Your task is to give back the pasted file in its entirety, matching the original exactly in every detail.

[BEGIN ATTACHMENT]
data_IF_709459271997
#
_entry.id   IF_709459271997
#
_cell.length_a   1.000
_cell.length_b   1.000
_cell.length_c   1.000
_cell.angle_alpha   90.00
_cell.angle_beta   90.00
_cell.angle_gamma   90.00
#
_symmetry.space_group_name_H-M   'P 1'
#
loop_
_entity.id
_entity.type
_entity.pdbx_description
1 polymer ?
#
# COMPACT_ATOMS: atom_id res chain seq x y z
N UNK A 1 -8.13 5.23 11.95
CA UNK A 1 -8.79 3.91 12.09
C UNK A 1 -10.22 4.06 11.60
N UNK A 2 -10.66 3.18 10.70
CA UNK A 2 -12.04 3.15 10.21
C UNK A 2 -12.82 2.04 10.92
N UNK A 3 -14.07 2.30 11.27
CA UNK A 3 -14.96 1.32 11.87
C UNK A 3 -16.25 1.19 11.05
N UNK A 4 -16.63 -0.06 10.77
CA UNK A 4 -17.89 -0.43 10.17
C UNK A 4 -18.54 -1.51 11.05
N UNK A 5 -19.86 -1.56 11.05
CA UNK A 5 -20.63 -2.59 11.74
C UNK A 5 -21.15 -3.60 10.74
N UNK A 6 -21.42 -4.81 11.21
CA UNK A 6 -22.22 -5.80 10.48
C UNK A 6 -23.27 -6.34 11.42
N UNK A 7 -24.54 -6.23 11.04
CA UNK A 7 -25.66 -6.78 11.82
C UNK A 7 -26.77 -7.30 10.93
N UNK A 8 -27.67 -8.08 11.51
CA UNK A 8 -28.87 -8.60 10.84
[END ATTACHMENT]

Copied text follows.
data_IF_709459271997
#
_entry.id   IF_709459271997
#
_cell.length_a   1.000
_cell.length_b   1.000
_cell.length_c   1.000
_cell.angle_alpha   90.00
_cell.angle_beta   90.00
_cell.angle_gamma   90.00
#
_symmetry.space_group_name_H-M   'P 1'
#
loop_
_entity.id
_entity.type
_entity.pdbx_description
1 polymer ?
#
# COMPACT_ATOMS: atom_id res chain seq x y z
N UNK A 1 -8.13 5.23 11.95
CA UNK A 1 -8.79 3.91 12.09
C UNK A 1 -10.22 4.06 11.60
N UNK A 2 -10.66 3.18 10.70
CA UNK A 2 -12.04 3.15 10.21
C UNK A 2 -12.82 2.04 10.92
N UNK A 3 -14.07 2.30 11.27
CA UNK A 3 -14.96 1.32 11.87
C UNK A 3 -16.25 1.19 11.05
N UNK A 4 -16.63 -0.06 10.77
CA UNK A 4 -17.89 -0.43 10.17
C UNK A 4 -18.54 -1.51 11.05
N UNK A 5 -19.86 -1.56 11.05
CA UNK A 5 -20.63 -2.59 11.74
C UNK A 5 -21.15 -3.60 10.74
N UNK A 6 -21.42 -4.81 11.21
CA UNK A 6 -22.22 -5.80 10.48
C UNK A 6 -23.27 -6.34 11.42
N UNK A 7 -24.54 -6.23 11.04
CA UNK A 7 -25.66 -6.78 11.82
C UNK A 7 -26.77 -7.30 10.93
N UNK A 8 -27.67 -8.08 11.51
CA UNK A 8 -28.87 -8.60 10.84